scur·vy /ˈskɝvɪ/ 名詞
Scur·vy a. [Compar. Scurvier superl. Scurviest.]
1. Covered or affected with scurf or scabs; scabby; scurfy; specifically, diseased with the scurvy. “Whatsoever man . . . be scurvy or scabbed.”
2. Vile; mean; low; vulgar; contemptible. “A scurvy trick.”
That scurvy custom of taking tobacco. --Swift.
[He] spoke spoke such scurvy and provoking terms. --Shak.
Scur·vy, n. Med. A disease characterized by livid spots, especially about the thighs and legs, due to extravasation of blood, and by spongy gums, and bleeding from almost all the mucous membranes. It is accompanied by paleness, languor, depression, and general debility. It is occasioned by confinement, innutritious food, and hard labor, but especially by lack of fresh vegetable food, or confinement for a long time to a limited range of food, which is incapable of repairing the waste of the system. It was formerly prevalent among sailors and soldiers.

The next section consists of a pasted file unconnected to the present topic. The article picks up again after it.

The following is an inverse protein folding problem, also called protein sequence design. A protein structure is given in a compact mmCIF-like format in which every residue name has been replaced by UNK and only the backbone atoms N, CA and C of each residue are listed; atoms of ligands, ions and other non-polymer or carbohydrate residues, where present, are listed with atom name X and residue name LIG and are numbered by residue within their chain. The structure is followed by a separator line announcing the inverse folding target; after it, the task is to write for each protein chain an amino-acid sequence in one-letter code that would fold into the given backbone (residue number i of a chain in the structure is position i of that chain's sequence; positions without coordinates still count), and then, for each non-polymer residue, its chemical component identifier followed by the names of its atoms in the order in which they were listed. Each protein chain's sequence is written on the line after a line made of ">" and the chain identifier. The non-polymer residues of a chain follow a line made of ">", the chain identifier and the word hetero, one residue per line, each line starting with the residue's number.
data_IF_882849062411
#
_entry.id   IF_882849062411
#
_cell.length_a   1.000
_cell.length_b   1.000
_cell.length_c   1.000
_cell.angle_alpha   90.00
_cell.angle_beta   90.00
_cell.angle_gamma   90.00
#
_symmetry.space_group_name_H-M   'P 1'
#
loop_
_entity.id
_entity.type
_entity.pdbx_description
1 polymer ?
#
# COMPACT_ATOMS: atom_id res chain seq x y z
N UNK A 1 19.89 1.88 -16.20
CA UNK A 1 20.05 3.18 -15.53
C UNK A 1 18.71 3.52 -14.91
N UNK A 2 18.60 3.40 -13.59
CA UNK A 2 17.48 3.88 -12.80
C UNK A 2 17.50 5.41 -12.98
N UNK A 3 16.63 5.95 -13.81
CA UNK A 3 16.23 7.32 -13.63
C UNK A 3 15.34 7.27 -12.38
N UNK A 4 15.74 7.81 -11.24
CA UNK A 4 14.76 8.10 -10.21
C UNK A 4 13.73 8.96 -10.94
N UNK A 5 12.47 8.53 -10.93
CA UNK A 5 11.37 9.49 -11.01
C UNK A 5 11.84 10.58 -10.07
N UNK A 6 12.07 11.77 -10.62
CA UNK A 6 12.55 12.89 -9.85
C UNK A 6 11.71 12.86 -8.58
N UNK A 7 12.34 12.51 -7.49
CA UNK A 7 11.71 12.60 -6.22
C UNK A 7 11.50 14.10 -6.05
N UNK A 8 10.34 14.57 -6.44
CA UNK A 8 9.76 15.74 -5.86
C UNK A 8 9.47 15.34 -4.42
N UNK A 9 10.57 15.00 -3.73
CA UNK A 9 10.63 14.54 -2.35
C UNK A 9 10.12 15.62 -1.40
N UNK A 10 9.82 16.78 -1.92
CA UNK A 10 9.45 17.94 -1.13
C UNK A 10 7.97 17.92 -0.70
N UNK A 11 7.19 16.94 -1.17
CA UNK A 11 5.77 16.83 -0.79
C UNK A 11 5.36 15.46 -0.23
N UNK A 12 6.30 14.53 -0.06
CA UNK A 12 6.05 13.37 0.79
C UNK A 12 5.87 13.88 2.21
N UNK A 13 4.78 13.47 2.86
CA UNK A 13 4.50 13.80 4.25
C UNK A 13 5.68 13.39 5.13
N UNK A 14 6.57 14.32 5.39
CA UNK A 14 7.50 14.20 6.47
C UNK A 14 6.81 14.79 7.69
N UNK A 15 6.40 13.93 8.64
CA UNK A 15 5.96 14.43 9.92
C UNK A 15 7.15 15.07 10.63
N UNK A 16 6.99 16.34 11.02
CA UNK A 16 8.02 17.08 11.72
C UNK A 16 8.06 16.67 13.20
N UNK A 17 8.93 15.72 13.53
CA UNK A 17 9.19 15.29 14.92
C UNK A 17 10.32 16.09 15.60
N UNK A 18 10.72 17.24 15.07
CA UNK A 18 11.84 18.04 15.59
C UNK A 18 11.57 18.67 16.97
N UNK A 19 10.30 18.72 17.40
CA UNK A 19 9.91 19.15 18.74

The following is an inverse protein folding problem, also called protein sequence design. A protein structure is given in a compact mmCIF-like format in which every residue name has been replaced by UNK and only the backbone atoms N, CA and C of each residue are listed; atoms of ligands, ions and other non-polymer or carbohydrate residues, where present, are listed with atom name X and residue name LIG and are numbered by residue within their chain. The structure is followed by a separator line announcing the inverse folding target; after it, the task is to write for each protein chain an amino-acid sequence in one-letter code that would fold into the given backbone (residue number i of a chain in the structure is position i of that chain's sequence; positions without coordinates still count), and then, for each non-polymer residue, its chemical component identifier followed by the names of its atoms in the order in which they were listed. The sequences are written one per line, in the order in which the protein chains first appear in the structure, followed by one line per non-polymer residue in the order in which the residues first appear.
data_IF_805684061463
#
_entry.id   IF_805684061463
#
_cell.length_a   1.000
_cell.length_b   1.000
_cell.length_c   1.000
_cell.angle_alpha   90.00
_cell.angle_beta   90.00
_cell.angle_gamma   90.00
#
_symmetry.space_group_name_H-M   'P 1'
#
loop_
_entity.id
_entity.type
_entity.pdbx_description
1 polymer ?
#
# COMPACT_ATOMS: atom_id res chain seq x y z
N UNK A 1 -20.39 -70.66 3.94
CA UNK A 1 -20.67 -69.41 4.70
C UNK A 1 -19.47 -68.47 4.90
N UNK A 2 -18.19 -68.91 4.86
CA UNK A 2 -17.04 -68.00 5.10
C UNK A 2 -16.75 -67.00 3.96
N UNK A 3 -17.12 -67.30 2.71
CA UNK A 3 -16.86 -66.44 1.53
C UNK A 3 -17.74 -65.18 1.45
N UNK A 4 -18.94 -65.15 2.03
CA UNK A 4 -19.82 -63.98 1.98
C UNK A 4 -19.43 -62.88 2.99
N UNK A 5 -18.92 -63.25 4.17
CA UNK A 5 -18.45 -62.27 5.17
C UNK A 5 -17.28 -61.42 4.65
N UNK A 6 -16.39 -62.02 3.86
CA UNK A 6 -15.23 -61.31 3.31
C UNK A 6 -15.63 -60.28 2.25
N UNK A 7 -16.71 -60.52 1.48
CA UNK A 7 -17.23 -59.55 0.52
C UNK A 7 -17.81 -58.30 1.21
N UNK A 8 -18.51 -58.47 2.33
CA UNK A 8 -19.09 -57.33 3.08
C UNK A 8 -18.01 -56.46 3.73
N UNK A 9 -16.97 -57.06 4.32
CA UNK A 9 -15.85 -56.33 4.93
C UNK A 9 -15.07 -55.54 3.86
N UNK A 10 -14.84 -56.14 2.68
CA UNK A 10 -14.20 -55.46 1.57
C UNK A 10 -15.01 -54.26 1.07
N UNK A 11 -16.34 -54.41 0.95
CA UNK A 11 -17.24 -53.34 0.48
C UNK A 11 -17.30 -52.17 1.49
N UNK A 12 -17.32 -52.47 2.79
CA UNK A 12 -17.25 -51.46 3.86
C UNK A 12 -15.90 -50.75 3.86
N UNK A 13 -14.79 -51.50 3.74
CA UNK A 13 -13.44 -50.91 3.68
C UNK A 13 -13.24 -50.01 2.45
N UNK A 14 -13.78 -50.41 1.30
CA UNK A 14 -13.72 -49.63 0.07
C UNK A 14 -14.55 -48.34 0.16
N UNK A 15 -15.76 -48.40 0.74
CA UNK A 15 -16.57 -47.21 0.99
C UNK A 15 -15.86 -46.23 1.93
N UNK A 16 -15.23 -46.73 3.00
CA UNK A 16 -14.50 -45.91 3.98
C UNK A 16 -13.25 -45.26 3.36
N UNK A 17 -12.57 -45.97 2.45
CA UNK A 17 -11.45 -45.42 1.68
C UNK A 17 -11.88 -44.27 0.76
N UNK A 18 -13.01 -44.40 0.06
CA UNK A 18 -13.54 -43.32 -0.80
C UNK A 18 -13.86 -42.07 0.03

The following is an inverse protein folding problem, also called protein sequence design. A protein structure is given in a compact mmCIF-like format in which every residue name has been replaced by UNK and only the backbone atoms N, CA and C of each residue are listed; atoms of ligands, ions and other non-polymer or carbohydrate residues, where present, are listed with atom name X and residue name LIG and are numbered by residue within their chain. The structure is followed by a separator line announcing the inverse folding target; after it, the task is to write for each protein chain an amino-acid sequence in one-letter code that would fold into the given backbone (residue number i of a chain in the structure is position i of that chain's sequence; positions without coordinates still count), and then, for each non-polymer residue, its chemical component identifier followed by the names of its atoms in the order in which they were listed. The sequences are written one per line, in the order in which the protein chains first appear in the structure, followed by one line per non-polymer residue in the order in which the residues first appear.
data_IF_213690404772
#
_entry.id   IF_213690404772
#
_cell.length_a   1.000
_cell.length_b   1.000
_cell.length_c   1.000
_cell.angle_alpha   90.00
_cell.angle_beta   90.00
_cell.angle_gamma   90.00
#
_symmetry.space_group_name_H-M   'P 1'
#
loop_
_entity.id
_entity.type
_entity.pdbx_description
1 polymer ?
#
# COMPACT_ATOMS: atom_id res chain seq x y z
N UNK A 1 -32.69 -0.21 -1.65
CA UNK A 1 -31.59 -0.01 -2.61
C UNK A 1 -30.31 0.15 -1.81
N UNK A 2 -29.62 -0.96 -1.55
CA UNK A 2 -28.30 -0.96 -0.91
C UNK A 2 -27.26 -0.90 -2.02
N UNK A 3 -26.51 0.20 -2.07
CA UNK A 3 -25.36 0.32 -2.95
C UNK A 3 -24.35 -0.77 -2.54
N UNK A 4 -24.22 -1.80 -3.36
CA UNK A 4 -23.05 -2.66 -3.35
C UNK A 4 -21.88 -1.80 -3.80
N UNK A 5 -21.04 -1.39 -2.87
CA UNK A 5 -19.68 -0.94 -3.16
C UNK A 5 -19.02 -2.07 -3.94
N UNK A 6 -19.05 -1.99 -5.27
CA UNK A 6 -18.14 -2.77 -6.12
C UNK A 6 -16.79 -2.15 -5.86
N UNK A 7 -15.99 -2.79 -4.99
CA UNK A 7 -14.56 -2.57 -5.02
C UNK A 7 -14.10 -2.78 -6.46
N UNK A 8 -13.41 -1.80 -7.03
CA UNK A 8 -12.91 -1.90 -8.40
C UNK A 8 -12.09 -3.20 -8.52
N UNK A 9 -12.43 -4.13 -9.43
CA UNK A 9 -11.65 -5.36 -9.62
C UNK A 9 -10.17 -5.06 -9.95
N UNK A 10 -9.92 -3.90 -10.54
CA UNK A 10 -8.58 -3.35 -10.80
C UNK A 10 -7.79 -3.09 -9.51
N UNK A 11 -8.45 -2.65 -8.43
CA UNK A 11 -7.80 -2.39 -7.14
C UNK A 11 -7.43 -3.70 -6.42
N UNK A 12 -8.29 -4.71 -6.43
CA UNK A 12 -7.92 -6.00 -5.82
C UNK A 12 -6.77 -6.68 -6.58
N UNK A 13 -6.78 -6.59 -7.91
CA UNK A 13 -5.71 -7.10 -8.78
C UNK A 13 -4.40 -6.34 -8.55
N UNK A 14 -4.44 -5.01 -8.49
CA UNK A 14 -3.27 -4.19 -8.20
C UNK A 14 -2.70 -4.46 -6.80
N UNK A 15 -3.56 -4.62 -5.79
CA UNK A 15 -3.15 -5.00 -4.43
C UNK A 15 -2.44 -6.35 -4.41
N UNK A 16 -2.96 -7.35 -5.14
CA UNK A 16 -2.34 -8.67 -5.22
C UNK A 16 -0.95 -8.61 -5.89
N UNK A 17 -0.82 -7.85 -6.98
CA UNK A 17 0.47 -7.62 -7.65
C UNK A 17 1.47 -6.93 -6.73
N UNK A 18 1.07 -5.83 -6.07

Scurvy grass Bot. A kind of cress (Cochlearia officinalis) growing along the seacoast of Northern Europe and in arctic regions. It is a remedy for the scurvy, and has proved a valuable food to arctic explorers. The name is given also to other allied species of plants.
adj : of the most contemptible kind; "abject cowardice"; "a low
stunt to pull"; "a low-down sneak"; "his miserable
treatment of his family"; "You miserable skunk!"; "a
scummy rabble"; "a scurvy trick" [syn: abject, low,
low-down, miserable, scummy]
n : a condition caused by deficiency of ascorbic acid (vitamin
C) [syn: scorbutus]
[also: scurviest, scurvier]